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WASHINGTON – A Louisiana-based licensed clinical social worker pleaded guilty today for his role in a scheme to defraud Medicaid.
Assistant Attorney General Brian A. Benczkowski of the Justice Department’s Criminal Division, U.S. Attorney Brandon J. Fremin of the Middle District of Louisiana, Special Agent in Charge C.J. Porter of the U.S. Department of Health and Human Services Office of Inspector General’s (HHS-OIG) Dallas Field Office, Special Agent in Charge Eric J. Rommal of the FBI’s New Orleans Field Office and Director Jeff W. Traylor of the Louisiana Attorney General’s Office’s Medicaid Fraud Control Unit (MFCU) made the announcement.
Michael Dan Gaines, 66, of Baker, Louisiana, pleaded guilty to one count of health care fraud. His sentencing has not yet been scheduled by U.S. District Judge John W. deGravelles of the Middle District of Louisiana, who accepted his plea.
Gaines was a supervisory-level licensed clinical social worker at St. Gabriel Health Clinic Inc. (St. Gabriel), which was a federally qualified health center (FQHC) headquartered in St. Gabriel, Louisiana that contracted with the Iberville Parish School Board to provide medical services within the school district. As a FQHC, St. Gabriel could provide primary care services to students as well as services related to the diagnosis and treatment of mental illnesses, provided that such services were medically necessary, among other requirements. As part of his guilty plea, Gaines admitted that he and other St. Gabriel practitioners provided character development seminars and other educational programs to entire classrooms of students during regular class periods. Gaines further admitted that St. Gabriel then submitted numerous fraudulent claims to Medicaid, falsely representing that the practitioners had performed group psychotherapy. In addition, Gaines admitted that to facilitate the fraudulent scheme, he and others falsely diagnosed students with mental health disorders.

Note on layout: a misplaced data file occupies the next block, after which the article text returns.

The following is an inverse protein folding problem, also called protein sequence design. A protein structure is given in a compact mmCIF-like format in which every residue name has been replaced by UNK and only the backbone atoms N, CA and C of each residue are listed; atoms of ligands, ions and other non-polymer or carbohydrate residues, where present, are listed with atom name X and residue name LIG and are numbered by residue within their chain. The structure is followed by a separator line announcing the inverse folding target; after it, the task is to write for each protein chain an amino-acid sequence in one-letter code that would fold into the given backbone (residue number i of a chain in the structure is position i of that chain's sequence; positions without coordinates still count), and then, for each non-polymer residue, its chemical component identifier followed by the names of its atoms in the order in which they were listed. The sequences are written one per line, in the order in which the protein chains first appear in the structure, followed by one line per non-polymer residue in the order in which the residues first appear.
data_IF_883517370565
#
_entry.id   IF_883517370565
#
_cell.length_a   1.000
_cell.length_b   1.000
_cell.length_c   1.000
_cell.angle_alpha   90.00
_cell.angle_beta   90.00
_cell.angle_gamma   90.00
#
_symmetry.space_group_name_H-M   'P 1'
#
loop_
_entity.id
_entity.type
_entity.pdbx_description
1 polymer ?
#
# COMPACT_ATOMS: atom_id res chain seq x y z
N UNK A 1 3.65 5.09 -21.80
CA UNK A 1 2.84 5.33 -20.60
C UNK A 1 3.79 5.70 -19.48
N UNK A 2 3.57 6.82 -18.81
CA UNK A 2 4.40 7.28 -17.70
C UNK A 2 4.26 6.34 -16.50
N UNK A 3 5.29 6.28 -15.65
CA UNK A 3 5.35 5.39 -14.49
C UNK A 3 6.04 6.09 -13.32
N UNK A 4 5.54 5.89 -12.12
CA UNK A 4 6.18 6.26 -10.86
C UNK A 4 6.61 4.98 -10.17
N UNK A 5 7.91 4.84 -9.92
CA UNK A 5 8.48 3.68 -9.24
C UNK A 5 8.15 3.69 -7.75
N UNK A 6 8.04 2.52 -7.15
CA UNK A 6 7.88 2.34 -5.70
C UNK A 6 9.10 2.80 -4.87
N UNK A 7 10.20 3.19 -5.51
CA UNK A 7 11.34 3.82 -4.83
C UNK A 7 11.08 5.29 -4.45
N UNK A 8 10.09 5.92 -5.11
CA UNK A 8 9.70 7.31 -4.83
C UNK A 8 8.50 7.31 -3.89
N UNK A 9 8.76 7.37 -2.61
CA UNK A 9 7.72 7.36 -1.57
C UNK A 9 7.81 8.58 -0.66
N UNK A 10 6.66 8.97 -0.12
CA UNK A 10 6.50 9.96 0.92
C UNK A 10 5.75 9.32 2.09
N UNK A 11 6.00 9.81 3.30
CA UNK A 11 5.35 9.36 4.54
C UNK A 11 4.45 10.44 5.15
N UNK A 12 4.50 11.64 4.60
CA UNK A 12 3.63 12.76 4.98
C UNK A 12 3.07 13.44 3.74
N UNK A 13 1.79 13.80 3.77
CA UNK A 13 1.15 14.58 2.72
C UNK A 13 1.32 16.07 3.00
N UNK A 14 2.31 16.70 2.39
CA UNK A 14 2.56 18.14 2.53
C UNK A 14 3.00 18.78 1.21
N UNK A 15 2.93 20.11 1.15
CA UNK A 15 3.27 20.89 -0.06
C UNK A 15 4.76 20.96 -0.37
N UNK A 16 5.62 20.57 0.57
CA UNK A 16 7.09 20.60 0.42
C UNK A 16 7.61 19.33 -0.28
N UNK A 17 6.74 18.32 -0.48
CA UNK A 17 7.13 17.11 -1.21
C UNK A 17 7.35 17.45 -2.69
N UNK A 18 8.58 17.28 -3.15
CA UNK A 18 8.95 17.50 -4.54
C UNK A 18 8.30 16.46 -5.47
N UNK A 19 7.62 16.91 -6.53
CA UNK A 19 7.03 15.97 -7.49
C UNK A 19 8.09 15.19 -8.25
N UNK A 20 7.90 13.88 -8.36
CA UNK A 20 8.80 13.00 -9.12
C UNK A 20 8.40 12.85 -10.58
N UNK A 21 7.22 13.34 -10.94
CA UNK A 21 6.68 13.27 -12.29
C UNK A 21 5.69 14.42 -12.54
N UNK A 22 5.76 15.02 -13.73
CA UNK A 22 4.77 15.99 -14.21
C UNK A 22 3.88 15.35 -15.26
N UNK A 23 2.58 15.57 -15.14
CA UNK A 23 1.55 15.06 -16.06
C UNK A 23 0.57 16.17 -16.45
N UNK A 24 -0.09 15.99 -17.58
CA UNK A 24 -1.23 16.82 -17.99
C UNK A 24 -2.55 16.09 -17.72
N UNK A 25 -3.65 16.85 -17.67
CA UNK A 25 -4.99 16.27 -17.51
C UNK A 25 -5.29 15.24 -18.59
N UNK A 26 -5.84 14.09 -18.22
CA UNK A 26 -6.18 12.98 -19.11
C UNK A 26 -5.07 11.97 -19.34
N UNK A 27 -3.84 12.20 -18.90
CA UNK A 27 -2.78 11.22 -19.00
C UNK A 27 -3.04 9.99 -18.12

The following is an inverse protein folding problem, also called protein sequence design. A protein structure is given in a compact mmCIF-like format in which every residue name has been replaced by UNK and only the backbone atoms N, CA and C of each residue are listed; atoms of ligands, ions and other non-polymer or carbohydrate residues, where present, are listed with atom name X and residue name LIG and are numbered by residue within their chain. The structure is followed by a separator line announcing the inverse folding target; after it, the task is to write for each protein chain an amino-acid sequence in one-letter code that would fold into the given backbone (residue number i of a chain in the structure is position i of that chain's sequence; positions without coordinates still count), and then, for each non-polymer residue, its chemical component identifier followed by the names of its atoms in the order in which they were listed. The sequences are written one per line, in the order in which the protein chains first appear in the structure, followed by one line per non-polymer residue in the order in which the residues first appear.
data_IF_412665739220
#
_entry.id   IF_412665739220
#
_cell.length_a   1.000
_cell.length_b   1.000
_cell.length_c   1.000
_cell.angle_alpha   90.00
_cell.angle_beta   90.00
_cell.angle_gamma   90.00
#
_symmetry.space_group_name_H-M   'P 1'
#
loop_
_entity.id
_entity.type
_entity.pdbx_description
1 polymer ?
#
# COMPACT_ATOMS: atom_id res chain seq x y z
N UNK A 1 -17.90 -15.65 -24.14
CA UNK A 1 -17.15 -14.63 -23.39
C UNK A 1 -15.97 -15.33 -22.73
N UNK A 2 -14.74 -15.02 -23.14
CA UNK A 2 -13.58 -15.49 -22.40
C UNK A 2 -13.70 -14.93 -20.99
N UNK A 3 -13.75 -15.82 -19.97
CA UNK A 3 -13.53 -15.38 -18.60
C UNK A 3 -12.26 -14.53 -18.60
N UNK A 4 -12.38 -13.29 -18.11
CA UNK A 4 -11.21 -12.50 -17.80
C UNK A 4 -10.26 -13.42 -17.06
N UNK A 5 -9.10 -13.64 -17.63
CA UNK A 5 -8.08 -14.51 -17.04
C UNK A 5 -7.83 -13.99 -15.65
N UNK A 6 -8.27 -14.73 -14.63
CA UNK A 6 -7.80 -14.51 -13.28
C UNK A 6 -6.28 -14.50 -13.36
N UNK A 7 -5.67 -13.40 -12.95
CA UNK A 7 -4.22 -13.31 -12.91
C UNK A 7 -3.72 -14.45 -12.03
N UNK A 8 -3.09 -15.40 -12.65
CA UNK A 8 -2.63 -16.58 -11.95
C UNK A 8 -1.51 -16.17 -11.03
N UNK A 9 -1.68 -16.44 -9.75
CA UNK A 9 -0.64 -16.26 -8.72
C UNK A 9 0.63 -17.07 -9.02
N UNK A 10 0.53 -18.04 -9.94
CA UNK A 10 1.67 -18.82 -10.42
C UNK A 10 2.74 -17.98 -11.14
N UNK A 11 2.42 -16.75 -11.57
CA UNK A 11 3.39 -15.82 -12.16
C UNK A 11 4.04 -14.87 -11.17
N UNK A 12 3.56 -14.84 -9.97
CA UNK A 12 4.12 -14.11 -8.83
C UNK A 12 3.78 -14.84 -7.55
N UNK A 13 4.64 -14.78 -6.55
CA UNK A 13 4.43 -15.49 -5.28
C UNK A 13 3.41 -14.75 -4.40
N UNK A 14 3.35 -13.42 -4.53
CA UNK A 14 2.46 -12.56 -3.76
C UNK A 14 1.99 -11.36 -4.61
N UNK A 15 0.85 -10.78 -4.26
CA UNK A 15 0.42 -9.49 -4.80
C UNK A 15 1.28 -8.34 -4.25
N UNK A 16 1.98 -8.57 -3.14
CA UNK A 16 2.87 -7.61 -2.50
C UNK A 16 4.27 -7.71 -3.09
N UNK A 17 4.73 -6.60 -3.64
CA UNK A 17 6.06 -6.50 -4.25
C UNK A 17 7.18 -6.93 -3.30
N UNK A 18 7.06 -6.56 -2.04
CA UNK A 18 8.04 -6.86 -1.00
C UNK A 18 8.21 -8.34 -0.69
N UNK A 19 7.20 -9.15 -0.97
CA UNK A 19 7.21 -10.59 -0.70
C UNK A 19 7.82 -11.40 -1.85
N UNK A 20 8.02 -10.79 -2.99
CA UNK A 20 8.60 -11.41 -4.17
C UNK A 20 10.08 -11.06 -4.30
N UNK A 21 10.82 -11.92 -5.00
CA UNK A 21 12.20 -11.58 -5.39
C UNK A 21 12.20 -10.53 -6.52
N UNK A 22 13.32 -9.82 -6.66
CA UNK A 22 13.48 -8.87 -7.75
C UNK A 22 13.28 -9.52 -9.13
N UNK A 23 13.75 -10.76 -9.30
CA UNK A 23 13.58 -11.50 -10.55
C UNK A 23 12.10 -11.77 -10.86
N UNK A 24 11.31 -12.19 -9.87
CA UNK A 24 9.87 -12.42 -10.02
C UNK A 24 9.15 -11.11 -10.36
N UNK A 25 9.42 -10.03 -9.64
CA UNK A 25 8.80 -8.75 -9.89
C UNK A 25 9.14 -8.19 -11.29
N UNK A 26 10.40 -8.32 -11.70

According to the indictment, during the relevant time period, St. Gabriel’s claims for group psychotherapy services totaled more than $1.8 million.
The case was investigated by HHS-OIG, the FBI and the MFCU, and was brought as part of the Medicare Fraud Strike Force, supervised by the Criminal Division’s Fraud Section and the U.S. Attorney’s Office for the Middle District of Louisiana. Trial Attorneys Justin M. Woodard and Jared Hasten of the Fraud Section and Assistant U.S. Attorney Jessica M.P. Thornhill of the Middle District of Louisiana are prosecuting the case.
The Medicare Fraud Strike Force is part of a joint initiative between the Department of Justice and HHS to focus their efforts to prevent and deter fraud and enforce current anti-fraud laws around the country. Since its inception in March 2007, the Medicare Fraud Strike Force, which maintains 14 strike forces operating in 23 districts, has charged nearly 4,000 defendants who have collectively billed the Medicare program for more than $14 billion.